I was glad to see the increased interest in last Friday’s post on E.L. Mascall and analogy, but as complex a topic as it was, I think it’s worth dwelling a moment on such things.  This passage from the late Archbishop of Canterbury Michael Ramsey‘s Sacred and Secular is a great extension of what Mascall was getting at:

If God is indeed the creator of the world and of man, and if man’s relation to God is intrinsically both within the world and beyond it, it is not surprising that when the Messiah proclaims the breaking of the reign of God into history it will at once appear as a reign both within the world and beyond it.  And this is what Jesus brings home to his hearers, not with the delicate synthesis of a philosopher but with prophetic vehemence and paradox.  Here in the midst of the world and its processes is the presence of God, and here must man find him.  But to be near to God as one who receives his reign is to be already in a relationship “out of the world”; and the man or woman who stands childlike in that relationship is already entering beyond the world as well as within it. (10-11)

Note that for Ramsey it is “in the midst of the world and its processes” that the presence of God is to be found.  But paradoxically, he says that to encounter God in and through those processes is to already tap into a relationship that is beyond those processes.  How can one be within the world and yet beyond it?

For Ramsey, the only reason any of this makes sense is that the world is porous to the divine.  Because God is Being itself, anything that has being only has it by virtue of participating in God, which means that the universe is in a way permeated with God.

It’s important to note that this has nothing to do with any kind of blurring of the Creator-creature distinction, for as Mascall emphasized, God transcends any and every category of created being.  Rather, it is to point out with Ramsey that the world is iconic; it is the glass through which we see darkly.

It’s why the sacraments are not just related to the Christian life by some accident, as if they were mere appendages to a religion that was otherwise sufficient without them.  On the contrary, the water of Holy Baptism and the bread and the wine of the Eucharist show forth the truth by which the whole universe is governed, that is, that God meets us in and through the material.

On Tuesday, the Covenant blog of The Living Church magazine published a wonderful piece which contained a reading from E.L. Mascall’s work on Mary.  Mascall has long been one of my favorite modern Anglican theologians.  Several years ago, I went to a priest of mine exasperated at the apparent dearth of Anglican theologians from the early to mid 20th Century, at least in comparison to the theological giants of that era from the Roman Catholic and Reformed traditions (where was an Anglican of the likes of Barth or Rahner, for instance?).  He confirmed that we didn’t really produce someone of that stature or impact in that time, but he nevertheless told me to check out E.L. Mascall who was probably the closest thing.  I eventually acquired a few of his works over the years and have always found him profound and stimulating.  And reading through the Covenant piece made me want to revisit him.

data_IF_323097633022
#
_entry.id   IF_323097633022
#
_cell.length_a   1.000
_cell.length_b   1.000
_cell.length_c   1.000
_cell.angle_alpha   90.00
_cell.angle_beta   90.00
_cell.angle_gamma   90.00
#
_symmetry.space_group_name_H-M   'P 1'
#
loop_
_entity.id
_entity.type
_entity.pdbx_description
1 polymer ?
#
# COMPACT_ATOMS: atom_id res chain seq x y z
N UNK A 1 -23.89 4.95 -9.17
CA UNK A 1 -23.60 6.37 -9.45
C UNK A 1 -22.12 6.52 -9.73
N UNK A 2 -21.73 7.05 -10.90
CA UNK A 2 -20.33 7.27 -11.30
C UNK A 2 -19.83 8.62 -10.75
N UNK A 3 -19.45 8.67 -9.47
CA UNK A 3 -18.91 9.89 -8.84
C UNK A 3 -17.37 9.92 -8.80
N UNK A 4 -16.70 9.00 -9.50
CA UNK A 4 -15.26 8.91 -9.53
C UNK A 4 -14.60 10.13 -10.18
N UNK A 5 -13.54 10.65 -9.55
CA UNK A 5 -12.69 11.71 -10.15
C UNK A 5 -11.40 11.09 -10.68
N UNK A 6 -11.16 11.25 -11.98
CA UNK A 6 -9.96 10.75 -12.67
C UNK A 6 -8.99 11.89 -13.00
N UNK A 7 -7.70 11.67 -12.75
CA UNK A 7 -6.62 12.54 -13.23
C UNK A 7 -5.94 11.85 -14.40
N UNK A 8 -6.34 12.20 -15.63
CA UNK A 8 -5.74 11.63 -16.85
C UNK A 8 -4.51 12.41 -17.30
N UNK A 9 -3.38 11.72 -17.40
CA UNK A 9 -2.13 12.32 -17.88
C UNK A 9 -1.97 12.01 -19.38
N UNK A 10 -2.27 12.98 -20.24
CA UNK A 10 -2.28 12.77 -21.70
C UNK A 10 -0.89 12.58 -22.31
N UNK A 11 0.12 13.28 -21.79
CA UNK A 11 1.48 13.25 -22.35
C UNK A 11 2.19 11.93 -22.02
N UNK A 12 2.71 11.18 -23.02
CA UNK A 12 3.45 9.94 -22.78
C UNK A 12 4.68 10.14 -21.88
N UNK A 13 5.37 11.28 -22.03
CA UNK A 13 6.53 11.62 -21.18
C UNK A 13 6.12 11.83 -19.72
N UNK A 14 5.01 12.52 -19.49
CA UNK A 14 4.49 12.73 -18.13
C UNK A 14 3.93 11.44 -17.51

So for today, I thought I’d engage in some straight-up theology — as Mascall usually does — and offer a brief sketch of his discussion of analogy and how we speak about God.  Specifically, I’m engaging his book He Who Is: A Study in Traditional Theism which I heartily recommend if you can find a copy (it’s long out of print, unfortunately).

First, Mascall points out that our normal ways of naming things simply do not work when it comes to God.  Normally, we work with some kind of taxonomy — think genus and species from biology class — when classifying the things around us.  For instance, when we define a human being as a “rational animal,” we first include her together with all other members of the category “animal” given humanity’s many shared traits with other animals.  But then, noticing how the peculiar difference of a human’s rationality sets her apart from all other animals, we qualify her membership with the distinction of “rational.” Whether it’s a red ball, a large hammer, or a thorny bush, this is always how we go about designating and specifying the objects around us.

But again, this process simply does not work with God because God cannot be placed within an overarching category like “animal” nor can he be properly designated by applying some qualification such as “rational.”  Neither are sufficient.  But why not? Do we not refer to God as “Supreme Being” or “Heavenly Father?” To quote Mascall’s response to such a question:

We cannot lump together in one genus God and everything else, as if the word “being” applied to them all in precisely the same sense, and then pick out God as the supreme one. For if God is the Supreme Being, in the sense in which Christian theology uses the term, “being” as applied to him is not just one more instance of what “being” means when applied to anything else. So far from being just one item, albeit the supreme one, in a class of beings, he is the source from which their being is derived; he is not in their class but above it.  Nor, to take the other example, can we lump together in one class God and all other fathers, and then pick out God from among them as the one who happens to be heavenly. (9)

Because God transcends all classes of beings, that means that he is not merely one being among others.  He is not even the biggest or most powerful being among others.  Therefore, it is false to suppose that a finite term of human language such as “father” could fully designate a feature of God’s infinite nature in the same way that it would designate a feature of some finite being’s nature.  For Mascall, this principle is the principle of analogy “according to which the terms of human speech when applied to God neither mean precisely what they mean when applied to finite beings nor are completely meaningless” (13).

Who is God, then?  God is Being itself, which is what is captured by God’s response to Moses from the burning bush: “I am that I am.”  According to Mascall, “[God] is not merely the ens maximum, the greatest being that exists, but the maxime ens, that which completely is” (13).  And because God is Being itself, and therefore the source from which we finite and contingent beings derive our existence, we can reasonably think upon his nature and describe it in a meaningful way. However, as Being itself, God infinitely transcends all categories of our logical definitions and therefore can only be described analogously by the finite terms of our language.